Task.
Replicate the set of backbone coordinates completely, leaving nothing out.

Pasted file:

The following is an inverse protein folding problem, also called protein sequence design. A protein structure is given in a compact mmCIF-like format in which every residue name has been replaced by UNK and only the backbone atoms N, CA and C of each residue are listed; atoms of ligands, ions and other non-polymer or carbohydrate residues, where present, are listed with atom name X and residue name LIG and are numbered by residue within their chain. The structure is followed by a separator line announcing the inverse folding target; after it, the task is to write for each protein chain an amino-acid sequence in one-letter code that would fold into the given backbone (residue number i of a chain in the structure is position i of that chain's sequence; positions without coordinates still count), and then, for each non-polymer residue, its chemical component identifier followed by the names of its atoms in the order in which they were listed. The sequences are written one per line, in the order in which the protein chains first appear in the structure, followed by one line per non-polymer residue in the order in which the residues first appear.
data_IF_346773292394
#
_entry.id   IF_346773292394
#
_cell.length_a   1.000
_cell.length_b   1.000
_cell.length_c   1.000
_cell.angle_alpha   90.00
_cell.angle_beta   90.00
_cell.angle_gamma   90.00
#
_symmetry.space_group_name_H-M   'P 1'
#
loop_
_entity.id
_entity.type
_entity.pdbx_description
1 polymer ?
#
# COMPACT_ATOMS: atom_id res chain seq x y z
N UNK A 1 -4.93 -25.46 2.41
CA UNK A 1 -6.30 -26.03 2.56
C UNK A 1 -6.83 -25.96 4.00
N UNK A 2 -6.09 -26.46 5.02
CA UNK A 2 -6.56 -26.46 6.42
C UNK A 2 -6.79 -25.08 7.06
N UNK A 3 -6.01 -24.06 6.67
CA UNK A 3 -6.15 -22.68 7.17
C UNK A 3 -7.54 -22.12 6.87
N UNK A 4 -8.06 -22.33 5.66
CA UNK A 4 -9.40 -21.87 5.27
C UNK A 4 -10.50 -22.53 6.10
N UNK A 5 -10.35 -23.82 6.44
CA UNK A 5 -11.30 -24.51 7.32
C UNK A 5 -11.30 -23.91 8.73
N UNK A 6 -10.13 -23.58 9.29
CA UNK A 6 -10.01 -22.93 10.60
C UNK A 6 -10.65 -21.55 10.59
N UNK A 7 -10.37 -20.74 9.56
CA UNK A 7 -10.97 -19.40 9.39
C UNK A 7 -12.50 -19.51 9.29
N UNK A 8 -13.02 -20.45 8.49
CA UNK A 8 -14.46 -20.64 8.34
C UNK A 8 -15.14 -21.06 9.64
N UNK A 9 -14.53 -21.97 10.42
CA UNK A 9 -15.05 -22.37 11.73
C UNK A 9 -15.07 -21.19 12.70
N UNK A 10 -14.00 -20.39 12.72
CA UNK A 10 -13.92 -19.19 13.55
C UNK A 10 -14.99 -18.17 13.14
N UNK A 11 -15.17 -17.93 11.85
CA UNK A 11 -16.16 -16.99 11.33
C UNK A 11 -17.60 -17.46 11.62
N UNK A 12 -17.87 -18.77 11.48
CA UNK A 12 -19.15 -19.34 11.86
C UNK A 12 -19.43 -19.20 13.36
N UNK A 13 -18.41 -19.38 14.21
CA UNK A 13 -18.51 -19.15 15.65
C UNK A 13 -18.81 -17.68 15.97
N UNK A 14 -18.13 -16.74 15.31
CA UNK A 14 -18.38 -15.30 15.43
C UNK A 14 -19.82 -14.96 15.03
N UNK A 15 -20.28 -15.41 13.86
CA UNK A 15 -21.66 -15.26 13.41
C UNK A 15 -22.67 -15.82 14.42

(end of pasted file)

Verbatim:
The following is an inverse protein folding problem, also called protein sequence design. A protein structure is given in a compact mmCIF-like format in which every residue name has been replaced by UNK and only the backbone atoms N, CA and C of each residue are listed; atoms of ligands, ions and other non-polymer or carbohydrate residues, where present, are listed with atom name X and residue name LIG and are numbered by residue within their chain. The structure is followed by a separator line announcing the inverse folding target; after it, the task is to write for each protein chain an amino-acid sequence in one-letter code that would fold into the given backbone (residue number i of a chain in the structure is position i of that chain's sequence; positions without coordinates still count), and then, for each non-polymer residue, its chemical component identifier followed by the names of its atoms in the order in which they were listed. The sequences are written one per line, in the order in which the protein chains first appear in the structure, followed by one line per non-polymer residue in the order in which the residues first appear.
data_IF_346773292394
#
_entry.id   IF_346773292394
#
_cell.length_a   1.000
_cell.length_b   1.000
_cell.length_c   1.000
_cell.angle_alpha   90.00
_cell.angle_beta   90.00
_cell.angle_gamma   90.00
#
_symmetry.space_group_name_H-M   'P 1'
#
loop_
_entity.id
_entity.type
_entity.pdbx_description
1 polymer ?
#
# COMPACT_ATOMS: atom_id res chain seq x y z
N UNK A 1 -4.93 -25.46 2.41
CA UNK A 1 -6.30 -26.03 2.56
C UNK A 1 -6.83 -25.96 4.00
N UNK A 2 -6.09 -26.46 5.02
CA UNK A 2 -6.56 -26.46 6.42
C UNK A 2 -6.79 -25.08 7.06
N UNK A 3 -6.01 -24.06 6.67
CA UNK A 3 -6.15 -22.68 7.17
C UNK A 3 -7.54 -22.12 6.87
N UNK A 4 -8.06 -22.33 5.66
CA UNK A 4 -9.40 -21.87 5.27
C UNK A 4 -10.50 -22.53 6.10
N UNK A 5 -10.35 -23.82 6.44
CA UNK A 5 -11.30 -24.51 7.32
C UNK A 5 -11.30 -23.91 8.73
N UNK A 6 -10.13 -23.58 9.29
CA UNK A 6 -10.01 -22.93 10.60
C UNK A 6 -10.65 -21.55 10.59
N UNK A 7 -10.37 -20.74 9.56
CA UNK A 7 -10.97 -19.40 9.39
C UNK A 7 -12.50 -19.51 9.29
N UNK A 8 -13.02 -20.45 8.49
CA UNK A 8 -14.46 -20.64 8.34
C UNK A 8 -15.14 -21.06 9.64
N UNK A 9 -14.53 -21.97 10.42
CA UNK A 9 -15.05 -22.37 11.73
C UNK A 9 -15.07 -21.19 12.70
N UNK A 10 -14.00 -20.39 12.72
CA UNK A 10 -13.92 -19.19 13.55
C UNK A 10 -14.99 -18.17 13.14
N UNK A 11 -15.17 -17.93 11.85
CA UNK A 11 -16.16 -16.99 11.33
C UNK A 11 -17.60 -17.46 11.62
N UNK A 12 -17.87 -18.77 11.48
CA UNK A 12 -19.15 -19.34 11.86
C UNK A 12 -19.43 -19.20 13.36
N UNK A 13 -18.41 -19.38 14.21
CA UNK A 13 -18.51 -19.15 15.65
C UNK A 13 -18.81 -17.68 15.97
N UNK A 14 -18.13 -16.74 15.31
CA UNK A 14 -18.38 -15.30 15.43
C UNK A 14 -19.82 -14.96 15.03
N UNK A 15 -20.28 -15.41 13.86
CA UNK A 15 -21.66 -15.26 13.41
C UNK A 15 -22.67 -15.82 14.42